Rabbani said that he voted on the amendment against his own conscience. He further added that he had never felt more ashamed in his life.
“I have been in the Senate for more than 12 years, but have never been as ashamed as I am today and I cast my vote against my conscious,” said the PPP leader.
The senator said the vote that he had cast in support of the amendment was on the PPP’s behalf.
Rabbani had recently said that parliament has had the honour of not validating illegal acts of military dictators in the past, but was now “taking its last breath”.
He has been of the view that after the passage of the 21st Amendment bill, the constitution would no more remain “pure”.
Rabbani has been among the more prominent PPP leaders who have criticised the party’s decision to support the establishment of military courts.
Read more » DAWN
Learn more » http://www.dawn.com/news/1155293
Military courts: a wrong move
PAKISTAN should not have military courts, not in the expanded form envisioned by the military and political leadership of the country, not to try civilians on terrorism charges and not even for a limited period of time.
Military courts are simply not compatible with a constitutional democracy.
In the immediate aftermath of the Peshawar school massacre, politicians and the military leadership rightly came together to respond urgently to the terror threat that stalks this country.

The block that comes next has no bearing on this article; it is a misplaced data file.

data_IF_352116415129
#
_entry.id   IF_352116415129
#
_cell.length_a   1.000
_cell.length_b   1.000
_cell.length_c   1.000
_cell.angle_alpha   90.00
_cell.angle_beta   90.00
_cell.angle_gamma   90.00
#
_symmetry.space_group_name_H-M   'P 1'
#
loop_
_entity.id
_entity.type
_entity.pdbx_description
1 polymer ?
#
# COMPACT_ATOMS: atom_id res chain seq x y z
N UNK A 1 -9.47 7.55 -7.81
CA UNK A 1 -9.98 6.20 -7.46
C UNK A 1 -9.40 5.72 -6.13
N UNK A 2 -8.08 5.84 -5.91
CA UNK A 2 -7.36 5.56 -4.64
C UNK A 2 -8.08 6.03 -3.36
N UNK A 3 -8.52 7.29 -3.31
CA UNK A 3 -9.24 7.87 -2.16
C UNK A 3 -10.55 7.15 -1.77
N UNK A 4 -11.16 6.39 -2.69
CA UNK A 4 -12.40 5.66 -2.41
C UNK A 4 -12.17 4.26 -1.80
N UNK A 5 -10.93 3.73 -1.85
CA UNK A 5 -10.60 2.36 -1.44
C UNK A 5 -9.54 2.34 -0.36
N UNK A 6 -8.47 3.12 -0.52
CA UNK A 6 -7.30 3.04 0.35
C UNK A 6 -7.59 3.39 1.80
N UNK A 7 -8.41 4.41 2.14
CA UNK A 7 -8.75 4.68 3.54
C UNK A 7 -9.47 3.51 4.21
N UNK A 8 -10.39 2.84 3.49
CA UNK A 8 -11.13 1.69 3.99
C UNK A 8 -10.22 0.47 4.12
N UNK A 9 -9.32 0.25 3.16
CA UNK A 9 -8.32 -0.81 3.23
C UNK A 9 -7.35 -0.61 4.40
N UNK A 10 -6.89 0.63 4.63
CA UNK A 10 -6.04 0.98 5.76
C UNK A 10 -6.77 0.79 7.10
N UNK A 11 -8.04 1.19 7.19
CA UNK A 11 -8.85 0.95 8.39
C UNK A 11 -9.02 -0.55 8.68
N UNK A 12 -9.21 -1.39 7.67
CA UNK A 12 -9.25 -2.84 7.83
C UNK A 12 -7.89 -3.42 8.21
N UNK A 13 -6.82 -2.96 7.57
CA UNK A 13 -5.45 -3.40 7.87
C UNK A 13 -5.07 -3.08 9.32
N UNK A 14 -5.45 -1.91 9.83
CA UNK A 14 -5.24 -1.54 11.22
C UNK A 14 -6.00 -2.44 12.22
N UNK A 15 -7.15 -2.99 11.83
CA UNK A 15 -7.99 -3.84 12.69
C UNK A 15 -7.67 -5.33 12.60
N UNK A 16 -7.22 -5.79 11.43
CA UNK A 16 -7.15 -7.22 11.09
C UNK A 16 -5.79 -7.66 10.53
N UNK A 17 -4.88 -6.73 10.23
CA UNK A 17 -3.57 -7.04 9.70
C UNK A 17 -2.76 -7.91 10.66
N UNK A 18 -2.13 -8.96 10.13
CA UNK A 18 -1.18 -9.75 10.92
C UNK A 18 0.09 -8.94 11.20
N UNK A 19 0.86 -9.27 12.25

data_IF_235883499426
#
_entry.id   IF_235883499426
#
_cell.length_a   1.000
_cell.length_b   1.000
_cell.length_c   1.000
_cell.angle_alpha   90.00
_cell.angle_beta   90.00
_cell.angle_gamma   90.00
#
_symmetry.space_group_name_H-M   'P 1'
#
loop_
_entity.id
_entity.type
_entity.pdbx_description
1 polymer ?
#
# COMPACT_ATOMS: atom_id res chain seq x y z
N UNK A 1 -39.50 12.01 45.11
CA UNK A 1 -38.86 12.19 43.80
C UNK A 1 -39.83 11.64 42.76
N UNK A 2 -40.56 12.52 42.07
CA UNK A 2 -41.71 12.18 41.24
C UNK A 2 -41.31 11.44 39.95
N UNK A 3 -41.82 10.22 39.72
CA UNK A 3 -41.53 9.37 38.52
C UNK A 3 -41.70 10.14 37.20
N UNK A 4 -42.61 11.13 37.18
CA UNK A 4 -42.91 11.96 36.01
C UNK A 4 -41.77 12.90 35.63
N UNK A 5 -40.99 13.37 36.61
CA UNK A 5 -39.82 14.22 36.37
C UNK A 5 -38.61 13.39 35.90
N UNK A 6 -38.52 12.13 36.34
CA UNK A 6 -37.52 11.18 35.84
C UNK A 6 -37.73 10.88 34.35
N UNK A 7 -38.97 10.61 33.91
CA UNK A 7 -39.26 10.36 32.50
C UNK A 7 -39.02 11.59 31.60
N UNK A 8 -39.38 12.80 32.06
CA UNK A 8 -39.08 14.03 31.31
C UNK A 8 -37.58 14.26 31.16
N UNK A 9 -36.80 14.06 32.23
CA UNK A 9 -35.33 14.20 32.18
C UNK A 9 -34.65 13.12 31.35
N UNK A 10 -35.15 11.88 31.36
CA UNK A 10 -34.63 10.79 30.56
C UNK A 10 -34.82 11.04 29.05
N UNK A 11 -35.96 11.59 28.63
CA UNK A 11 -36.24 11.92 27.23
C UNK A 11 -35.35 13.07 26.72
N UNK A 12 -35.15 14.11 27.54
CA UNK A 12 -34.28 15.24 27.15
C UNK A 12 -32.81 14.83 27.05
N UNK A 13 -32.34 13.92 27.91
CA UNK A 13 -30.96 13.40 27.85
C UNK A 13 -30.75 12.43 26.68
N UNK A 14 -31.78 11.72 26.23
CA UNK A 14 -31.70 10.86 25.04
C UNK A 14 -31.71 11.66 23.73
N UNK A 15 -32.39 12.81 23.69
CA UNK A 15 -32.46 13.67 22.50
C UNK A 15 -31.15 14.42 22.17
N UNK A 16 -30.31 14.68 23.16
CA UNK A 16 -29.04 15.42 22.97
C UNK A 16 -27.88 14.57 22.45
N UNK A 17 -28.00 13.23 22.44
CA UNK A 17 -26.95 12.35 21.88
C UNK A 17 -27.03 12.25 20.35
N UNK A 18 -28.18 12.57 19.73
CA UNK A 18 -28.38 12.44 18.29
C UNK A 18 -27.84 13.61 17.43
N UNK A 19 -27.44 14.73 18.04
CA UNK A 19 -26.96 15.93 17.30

What they did wrong was to decide on military courts as the lynchpin of a new strategy to fight terrorism.
Perhaps with a country convulsed with grief and the PML-N government on weak ground — given that until recently the party was insisting on dialogue with the elements behind the Peshawar calamity — there was little resistance to the military’s demand that terrorist suspects be tried in military courts, and presumably summarily executed thereafter.
Perhaps also the full range of opposition political parties present were overawed by the presence of the army chief and DG ISI in Peshawar, and those opposed to military courts decided that it was futile to oppose them in the circumstances.
Taliban leader Mullah Omar hiding in Pak, says top Afghan intelligence official
New York: Taliban’s reclusive leader Mullah Muhammad Omar is alive and hiding in the Pakistani city of Karachi, a top Afghan intelligence official has said, echoing a similar assessment by Western intelligence officials.